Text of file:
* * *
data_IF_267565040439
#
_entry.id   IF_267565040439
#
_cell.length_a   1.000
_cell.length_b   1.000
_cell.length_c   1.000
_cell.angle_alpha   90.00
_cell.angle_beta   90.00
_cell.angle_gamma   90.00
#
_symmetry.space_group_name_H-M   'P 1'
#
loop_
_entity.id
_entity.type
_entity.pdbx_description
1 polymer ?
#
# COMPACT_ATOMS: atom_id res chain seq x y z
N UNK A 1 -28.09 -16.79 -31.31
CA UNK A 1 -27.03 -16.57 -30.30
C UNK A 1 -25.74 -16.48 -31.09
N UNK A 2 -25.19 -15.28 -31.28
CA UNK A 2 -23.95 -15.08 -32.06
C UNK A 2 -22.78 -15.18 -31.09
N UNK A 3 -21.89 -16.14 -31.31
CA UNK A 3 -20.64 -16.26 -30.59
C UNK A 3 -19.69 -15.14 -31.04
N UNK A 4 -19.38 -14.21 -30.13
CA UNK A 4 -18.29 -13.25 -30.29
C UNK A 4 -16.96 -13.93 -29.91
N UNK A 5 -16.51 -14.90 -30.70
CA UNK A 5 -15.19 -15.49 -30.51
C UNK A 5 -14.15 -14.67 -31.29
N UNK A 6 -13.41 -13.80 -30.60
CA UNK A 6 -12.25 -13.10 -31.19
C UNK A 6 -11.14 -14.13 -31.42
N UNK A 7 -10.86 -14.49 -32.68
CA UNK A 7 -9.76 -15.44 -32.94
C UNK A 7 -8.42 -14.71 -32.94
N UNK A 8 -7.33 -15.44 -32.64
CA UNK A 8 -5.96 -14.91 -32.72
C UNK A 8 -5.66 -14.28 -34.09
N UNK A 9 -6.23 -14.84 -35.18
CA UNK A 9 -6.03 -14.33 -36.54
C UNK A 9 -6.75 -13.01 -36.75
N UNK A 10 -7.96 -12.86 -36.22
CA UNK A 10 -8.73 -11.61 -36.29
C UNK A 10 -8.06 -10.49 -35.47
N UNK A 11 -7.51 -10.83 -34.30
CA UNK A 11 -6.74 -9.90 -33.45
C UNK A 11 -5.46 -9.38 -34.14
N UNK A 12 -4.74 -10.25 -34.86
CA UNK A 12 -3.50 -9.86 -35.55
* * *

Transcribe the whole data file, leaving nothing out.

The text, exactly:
data_IF_267565040439
#
_entry.id   IF_267565040439
#
_cell.length_a   1.000
_cell.length_b   1.000
_cell.length_c   1.000
_cell.angle_alpha   90.00
_cell.angle_beta   90.00
_cell.angle_gamma   90.00
#
_symmetry.space_group_name_H-M   'P 1'
#
loop_
_entity.id
_entity.type
_entity.pdbx_description
1 polymer ?
#
# COMPACT_ATOMS: atom_id res chain seq x y z
N UNK A 1 -28.09 -16.79 -31.31
CA UNK A 1 -27.03 -16.57 -30.30
C UNK A 1 -25.74 -16.48 -31.09
N UNK A 2 -25.19 -15.28 -31.28
CA UNK A 2 -23.95 -15.08 -32.06
C UNK A 2 -22.78 -15.18 -31.09
N UNK A 3 -21.89 -16.14 -31.31
CA UNK A 3 -20.64 -16.26 -30.59
C UNK A 3 -19.69 -15.14 -31.04
N UNK A 4 -19.38 -14.21 -30.13
CA UNK A 4 -18.29 -13.25 -30.29
C UNK A 4 -16.96 -13.93 -29.91
N UNK A 5 -16.51 -14.90 -30.70
CA UNK A 5 -15.19 -15.49 -30.51
C UNK A 5 -14.15 -14.67 -31.29
N UNK A 6 -13.41 -13.80 -30.60
CA UNK A 6 -12.25 -13.10 -31.19
C UNK A 6 -11.14 -14.13 -31.42
N UNK A 7 -10.86 -14.49 -32.68
CA UNK A 7 -9.76 -15.44 -32.94
C UNK A 7 -8.42 -14.71 -32.94
N UNK A 8 -7.33 -15.44 -32.64
CA UNK A 8 -5.96 -14.91 -32.72
C UNK A 8 -5.66 -14.28 -34.09
N UNK A 9 -6.23 -14.84 -35.18
CA UNK A 9 -6.03 -14.33 -36.54
C UNK A 9 -6.75 -13.01 -36.75
N UNK A 10 -7.96 -12.86 -36.22
CA UNK A 10 -8.73 -11.61 -36.29
C UNK A 10 -8.06 -10.49 -35.47
N UNK A 11 -7.51 -10.83 -34.30
CA UNK A 11 -6.74 -9.90 -33.45
C UNK A 11 -5.46 -9.38 -34.14
N UNK A 12 -4.74 -10.25 -34.86
CA UNK A 12 -3.50 -9.86 -35.55